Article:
Tunisia's resurgent Salafists have succeeded in disrupting a string of cultural events deemed un-Islamic, with artists and opposition media increasingly blaming the Islamist-led government for failing to rein them in.
The hardline Islamists on Wednesday prevented an Iranian group from performing at a Sufi music festival in Kairouan, south of Tunis, saying their Shiite chanting amounted to an attack on sacred Muslim values.
Although it did not trigger any violence, as happened when Salafists attacked a Tunis art gallery in June, it was at least the third such incident in just 10 days, coming in the middle of the festival season and the holy month of Ramadan.
Last week, the director of a festival at Gboullat, in the northern Beja region, announced he was cancelling the event under pressure notably from the Salafists -- who adhere to a strict interpretation of Islam similar to the one practised in Saudi Arabia.
Another festival had been cancelled at the end of July, in Sejnane, with the organisers again blaming radical Islamists, who interrupted the event, saying it was unacceptable during the month of Ramadan.
Then on Tuesday, the night before the Iranian group was barred from the stage, renowned Tunisian actor Lotfi Abdelli was prevented from performing his comedy act "100% Halal" by hardline Muslims who had occupied the auditorium.
No extremist group has get claimed responsibility for the string of cultural disruptions, and Ansar al-Sharia, the main Salafist organisation, refuses all contact with the media.
The security forces, meanwhile, have been swift to disperse anti-government protests in recent weeks but have appeared softer towards the Islamists, according to some, prompting suspicions about the complicity of the ruling Islamist party Ennahda.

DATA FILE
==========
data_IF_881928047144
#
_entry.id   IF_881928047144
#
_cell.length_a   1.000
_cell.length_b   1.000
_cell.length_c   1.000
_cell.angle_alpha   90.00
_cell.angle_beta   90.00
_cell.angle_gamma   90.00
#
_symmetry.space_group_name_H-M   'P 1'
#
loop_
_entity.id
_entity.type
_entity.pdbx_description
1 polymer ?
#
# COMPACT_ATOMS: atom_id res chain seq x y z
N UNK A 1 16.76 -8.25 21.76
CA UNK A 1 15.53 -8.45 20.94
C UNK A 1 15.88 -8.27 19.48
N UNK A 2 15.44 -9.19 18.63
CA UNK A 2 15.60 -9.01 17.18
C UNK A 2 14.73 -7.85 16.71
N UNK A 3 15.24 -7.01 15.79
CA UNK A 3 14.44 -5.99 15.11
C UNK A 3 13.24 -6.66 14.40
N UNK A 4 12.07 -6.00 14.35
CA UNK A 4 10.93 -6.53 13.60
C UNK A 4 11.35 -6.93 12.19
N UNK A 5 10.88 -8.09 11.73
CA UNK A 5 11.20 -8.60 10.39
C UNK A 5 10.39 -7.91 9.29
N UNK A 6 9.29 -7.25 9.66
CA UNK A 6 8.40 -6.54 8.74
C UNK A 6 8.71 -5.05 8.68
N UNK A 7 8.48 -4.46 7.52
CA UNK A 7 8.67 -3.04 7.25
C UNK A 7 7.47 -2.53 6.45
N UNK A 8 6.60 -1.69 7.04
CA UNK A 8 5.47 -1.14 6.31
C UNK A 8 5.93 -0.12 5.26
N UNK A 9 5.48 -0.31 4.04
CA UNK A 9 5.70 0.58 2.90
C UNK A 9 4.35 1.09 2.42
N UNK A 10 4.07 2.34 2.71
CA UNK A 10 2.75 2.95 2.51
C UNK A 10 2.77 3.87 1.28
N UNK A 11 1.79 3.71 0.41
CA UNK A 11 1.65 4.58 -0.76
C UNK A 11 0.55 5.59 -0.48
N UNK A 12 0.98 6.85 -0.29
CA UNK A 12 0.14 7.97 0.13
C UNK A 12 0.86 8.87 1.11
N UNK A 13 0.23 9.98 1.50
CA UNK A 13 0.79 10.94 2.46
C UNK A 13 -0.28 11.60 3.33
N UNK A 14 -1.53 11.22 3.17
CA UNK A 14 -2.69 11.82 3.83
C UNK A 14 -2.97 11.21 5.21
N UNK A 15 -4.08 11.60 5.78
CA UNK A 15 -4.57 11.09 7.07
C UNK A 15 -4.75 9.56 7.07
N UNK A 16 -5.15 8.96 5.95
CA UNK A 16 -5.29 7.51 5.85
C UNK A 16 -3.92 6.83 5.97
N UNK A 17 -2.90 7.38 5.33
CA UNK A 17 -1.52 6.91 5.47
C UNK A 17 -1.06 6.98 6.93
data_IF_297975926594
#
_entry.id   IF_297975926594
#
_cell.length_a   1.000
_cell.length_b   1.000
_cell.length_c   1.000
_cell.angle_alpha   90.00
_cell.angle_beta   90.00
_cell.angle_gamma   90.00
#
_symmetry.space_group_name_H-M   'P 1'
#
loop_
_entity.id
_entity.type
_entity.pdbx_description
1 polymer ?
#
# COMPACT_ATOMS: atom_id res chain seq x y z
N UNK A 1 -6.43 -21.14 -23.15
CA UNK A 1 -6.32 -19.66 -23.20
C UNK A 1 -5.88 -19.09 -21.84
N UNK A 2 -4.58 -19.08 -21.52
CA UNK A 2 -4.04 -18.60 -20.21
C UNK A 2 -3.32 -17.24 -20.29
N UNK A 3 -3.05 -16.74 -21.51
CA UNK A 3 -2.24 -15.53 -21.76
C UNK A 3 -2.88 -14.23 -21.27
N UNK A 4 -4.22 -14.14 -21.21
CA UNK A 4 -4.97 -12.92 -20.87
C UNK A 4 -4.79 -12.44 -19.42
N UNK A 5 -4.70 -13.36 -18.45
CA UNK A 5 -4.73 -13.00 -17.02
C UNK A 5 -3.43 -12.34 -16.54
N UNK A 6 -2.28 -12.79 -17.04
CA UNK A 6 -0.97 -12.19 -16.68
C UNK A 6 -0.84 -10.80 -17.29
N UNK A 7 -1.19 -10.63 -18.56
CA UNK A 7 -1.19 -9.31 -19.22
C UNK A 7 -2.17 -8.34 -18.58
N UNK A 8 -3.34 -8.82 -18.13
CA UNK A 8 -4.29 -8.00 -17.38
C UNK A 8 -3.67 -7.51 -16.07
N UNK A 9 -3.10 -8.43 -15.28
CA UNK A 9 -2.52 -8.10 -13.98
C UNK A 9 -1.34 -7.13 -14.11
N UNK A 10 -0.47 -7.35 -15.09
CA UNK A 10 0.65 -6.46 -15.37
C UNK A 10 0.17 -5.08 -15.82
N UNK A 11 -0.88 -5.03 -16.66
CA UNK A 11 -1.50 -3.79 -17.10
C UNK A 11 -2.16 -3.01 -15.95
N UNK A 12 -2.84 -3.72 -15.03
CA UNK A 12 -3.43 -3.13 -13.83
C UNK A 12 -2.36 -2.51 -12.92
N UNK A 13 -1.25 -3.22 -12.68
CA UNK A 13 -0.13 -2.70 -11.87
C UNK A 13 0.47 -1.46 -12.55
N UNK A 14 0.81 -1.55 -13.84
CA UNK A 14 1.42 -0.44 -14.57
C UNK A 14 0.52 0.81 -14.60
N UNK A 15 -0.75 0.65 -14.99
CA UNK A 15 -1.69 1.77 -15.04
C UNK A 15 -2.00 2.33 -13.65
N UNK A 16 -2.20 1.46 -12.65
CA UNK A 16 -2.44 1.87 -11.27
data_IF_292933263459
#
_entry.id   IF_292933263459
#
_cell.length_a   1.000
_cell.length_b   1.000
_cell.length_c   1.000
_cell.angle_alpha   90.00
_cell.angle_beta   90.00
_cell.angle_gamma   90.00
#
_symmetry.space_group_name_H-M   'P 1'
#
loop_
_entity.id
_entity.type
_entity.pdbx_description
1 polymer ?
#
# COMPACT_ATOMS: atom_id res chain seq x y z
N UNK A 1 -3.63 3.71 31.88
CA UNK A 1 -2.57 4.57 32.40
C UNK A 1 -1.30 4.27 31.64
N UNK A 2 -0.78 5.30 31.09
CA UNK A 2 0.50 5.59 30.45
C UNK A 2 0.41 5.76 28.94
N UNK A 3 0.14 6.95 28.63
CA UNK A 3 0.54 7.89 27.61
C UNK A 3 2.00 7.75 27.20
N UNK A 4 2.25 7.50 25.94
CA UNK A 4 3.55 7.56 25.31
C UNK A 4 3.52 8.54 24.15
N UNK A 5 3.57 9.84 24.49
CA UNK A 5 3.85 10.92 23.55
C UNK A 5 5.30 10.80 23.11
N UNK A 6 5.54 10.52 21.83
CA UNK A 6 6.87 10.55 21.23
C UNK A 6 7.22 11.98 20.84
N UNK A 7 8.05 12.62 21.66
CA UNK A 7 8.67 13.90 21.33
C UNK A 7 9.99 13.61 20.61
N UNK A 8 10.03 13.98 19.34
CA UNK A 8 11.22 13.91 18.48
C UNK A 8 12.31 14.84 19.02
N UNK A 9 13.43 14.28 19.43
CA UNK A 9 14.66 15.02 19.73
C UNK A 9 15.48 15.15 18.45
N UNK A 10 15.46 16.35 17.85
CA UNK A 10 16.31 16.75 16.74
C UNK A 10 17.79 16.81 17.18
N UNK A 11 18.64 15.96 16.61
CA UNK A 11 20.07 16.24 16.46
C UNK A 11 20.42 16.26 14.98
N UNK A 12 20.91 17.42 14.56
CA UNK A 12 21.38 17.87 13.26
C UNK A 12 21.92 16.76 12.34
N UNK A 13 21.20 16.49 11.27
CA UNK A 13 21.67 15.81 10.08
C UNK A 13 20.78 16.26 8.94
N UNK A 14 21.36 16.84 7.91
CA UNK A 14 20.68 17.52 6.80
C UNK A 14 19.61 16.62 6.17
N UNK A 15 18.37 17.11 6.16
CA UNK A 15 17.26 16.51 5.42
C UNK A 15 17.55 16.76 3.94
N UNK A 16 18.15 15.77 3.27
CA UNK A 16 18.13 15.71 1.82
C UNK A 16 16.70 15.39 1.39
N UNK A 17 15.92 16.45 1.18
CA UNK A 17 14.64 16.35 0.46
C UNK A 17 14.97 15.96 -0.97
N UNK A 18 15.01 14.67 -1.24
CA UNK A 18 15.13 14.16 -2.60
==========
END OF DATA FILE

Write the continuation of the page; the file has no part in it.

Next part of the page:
"They leave the Salafists alone," said the Tunisian actress and playwright Leila Toubel.
"How can we believe that this government and Ennahda are not involved? I would like to think that there is nothing to it, but these people (the Salafists) go unpunished, they make their own law," Toubel said.
She accused the ruling Islamists of "complicity at least by silence."
Some Tunisian media share her concerns.
"What is serious about all this, more than the activism of these religious extremists, which grows by the day, is the laxity of the authorities who given in every time when faced with the diktats of some bearded fanatics," said the online publication Kapitalis, which is strongly critical of the government.
The ministry of the interior, contacted by AFP, declined to comment on the accusations, saying a statement was being prepared.
But the ministry of culture responded to the forced cancellation of Lotfi Abdelli's stand-up comedy show by accusing those responsible for an "attack on freedom of expression and a dangerous threat to cultural rights."
It failed to explain why the security forces failed to intervene, as Abdelli claimed, but said legal action would be taken, without elaborating.
Ennahda is already under fire from human rights activists for drafting a law, yet to be debated in parliament, that could see anyone convicted of violating sacred values jailed for up to two years.
Many also regard this an attempt to curb freedom of expression and creativity, while the opposition and civil society groups have repeatedly criticised the government for failing to restrain the Salafists.
Ennahda's leader Rachid Ghannouchi said in June that dialogue rather than repression was necessary to avoid the "oppression, torture and imprisonment" characteristic of the former regime of Zine El Abidine Ben Ali, when the Islamists were banned.
But since Ben Ali was ousted in last year's mass uprising, the hardline Islamists have grown increasingly assertive.
A few days after Ghannouchi's comments, suspected Salafists sneaked into a gallery in Tunis and destroyed some works of art they considered offensive to Islam, triggering riots that left one person dead and more than 100 injured.